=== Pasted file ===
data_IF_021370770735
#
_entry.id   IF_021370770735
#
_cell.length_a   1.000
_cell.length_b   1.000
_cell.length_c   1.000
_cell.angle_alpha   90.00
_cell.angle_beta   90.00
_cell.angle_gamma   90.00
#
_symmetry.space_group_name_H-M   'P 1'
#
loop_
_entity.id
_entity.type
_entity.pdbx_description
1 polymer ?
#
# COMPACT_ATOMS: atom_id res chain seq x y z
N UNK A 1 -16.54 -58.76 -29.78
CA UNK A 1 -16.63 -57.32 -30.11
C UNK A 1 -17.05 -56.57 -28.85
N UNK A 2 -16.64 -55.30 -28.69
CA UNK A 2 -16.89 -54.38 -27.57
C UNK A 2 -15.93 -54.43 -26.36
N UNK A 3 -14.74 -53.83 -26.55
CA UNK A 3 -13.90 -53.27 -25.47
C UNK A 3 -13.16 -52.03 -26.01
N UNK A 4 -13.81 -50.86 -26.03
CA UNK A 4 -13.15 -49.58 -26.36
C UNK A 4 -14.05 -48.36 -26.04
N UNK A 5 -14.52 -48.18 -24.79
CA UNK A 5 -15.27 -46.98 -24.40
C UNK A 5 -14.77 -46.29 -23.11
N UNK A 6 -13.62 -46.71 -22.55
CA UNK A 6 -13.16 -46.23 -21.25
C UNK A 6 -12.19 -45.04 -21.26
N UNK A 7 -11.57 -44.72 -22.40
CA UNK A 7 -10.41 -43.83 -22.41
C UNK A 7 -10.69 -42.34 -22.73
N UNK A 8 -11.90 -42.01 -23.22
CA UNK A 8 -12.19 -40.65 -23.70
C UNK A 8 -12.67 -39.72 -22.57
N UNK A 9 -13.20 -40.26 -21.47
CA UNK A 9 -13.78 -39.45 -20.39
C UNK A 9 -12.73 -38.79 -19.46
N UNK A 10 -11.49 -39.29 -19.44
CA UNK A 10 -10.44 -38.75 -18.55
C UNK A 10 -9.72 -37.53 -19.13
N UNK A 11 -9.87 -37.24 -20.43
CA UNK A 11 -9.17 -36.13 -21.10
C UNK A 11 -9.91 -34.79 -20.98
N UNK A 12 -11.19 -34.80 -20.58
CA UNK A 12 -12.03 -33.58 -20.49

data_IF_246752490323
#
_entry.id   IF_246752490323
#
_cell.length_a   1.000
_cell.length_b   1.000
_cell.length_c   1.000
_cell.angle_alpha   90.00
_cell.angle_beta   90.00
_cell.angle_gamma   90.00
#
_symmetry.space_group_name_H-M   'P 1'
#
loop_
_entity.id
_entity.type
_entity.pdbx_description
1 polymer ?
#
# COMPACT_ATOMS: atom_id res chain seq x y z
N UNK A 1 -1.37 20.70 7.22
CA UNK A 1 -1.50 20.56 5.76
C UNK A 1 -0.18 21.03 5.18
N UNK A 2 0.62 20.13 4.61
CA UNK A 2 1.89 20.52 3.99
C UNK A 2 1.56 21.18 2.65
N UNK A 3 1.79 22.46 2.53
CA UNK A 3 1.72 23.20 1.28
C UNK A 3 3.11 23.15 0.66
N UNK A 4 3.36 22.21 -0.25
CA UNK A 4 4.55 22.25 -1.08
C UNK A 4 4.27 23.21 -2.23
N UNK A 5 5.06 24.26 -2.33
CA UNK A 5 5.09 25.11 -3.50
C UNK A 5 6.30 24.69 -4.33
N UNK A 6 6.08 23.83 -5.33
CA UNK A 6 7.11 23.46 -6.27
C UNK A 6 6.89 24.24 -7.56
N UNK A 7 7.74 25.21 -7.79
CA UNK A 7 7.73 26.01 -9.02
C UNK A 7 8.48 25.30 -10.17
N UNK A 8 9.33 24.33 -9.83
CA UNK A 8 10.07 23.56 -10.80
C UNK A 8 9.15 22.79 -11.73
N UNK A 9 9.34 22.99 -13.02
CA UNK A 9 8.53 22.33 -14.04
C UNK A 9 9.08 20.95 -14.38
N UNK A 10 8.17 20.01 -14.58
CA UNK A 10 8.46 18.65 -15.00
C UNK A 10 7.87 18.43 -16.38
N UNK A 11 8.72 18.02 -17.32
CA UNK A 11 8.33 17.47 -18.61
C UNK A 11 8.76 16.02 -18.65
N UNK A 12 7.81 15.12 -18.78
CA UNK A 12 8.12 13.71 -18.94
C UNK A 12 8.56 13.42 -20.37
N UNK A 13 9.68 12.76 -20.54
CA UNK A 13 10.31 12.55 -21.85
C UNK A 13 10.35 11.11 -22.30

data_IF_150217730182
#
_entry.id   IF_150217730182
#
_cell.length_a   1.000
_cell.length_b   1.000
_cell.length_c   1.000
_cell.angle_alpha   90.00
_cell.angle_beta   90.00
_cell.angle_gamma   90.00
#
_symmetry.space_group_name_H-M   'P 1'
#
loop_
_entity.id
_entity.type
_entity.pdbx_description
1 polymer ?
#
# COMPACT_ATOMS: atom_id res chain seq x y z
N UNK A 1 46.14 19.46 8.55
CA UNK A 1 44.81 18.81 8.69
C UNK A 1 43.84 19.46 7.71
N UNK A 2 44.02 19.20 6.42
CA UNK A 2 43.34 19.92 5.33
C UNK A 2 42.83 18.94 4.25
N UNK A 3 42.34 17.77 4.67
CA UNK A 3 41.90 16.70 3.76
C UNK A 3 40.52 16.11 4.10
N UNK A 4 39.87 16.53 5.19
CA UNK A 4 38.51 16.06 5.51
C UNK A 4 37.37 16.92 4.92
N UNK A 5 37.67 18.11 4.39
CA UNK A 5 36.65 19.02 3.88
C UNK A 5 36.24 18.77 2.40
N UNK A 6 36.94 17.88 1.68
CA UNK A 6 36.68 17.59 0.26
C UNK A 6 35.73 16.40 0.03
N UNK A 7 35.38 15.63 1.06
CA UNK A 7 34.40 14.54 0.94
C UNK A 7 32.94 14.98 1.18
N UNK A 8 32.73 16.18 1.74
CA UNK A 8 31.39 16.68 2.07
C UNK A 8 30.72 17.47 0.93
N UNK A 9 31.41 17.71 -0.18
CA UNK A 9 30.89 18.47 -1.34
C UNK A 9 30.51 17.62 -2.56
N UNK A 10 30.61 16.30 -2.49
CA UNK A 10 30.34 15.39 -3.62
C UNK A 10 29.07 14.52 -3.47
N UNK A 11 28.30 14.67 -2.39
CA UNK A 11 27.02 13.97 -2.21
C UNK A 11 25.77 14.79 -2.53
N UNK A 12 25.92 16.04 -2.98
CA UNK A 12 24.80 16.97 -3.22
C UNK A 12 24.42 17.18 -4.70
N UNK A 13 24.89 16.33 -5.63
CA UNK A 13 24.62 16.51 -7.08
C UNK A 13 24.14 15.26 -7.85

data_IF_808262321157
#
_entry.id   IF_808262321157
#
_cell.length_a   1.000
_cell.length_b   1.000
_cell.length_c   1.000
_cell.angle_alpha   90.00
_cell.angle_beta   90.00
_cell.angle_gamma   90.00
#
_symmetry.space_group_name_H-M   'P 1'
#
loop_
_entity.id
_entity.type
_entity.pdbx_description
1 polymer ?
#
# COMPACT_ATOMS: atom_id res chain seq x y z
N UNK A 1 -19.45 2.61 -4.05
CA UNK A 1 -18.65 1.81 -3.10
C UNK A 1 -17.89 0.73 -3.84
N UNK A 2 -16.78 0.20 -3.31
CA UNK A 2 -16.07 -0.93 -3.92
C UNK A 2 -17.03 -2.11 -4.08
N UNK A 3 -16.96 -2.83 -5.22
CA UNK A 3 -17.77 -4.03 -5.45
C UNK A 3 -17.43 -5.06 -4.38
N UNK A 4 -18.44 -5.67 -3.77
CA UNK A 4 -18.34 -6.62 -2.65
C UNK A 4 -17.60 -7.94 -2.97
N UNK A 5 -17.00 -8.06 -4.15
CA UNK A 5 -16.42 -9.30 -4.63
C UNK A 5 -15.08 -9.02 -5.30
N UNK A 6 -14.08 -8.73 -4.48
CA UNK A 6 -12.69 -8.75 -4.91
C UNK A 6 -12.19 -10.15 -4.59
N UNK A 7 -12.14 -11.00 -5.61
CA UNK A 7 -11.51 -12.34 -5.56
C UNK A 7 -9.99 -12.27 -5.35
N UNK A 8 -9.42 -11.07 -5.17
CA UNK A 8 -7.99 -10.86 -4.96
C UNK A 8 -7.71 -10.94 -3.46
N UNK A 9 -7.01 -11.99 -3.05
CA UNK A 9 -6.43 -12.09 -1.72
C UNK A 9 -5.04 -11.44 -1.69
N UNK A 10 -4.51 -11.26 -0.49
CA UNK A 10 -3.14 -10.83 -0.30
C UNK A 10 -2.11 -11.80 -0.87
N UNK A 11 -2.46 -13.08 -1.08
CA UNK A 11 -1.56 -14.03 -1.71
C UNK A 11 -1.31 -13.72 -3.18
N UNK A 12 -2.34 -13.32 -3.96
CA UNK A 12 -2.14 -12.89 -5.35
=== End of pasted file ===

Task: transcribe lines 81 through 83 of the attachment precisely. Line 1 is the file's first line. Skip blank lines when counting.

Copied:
C UNK A 2 1.56 21.18 2.65
N UNK A 3 1.79 22.46 2.53
CA UNK A 3 1.72 23.20 1.28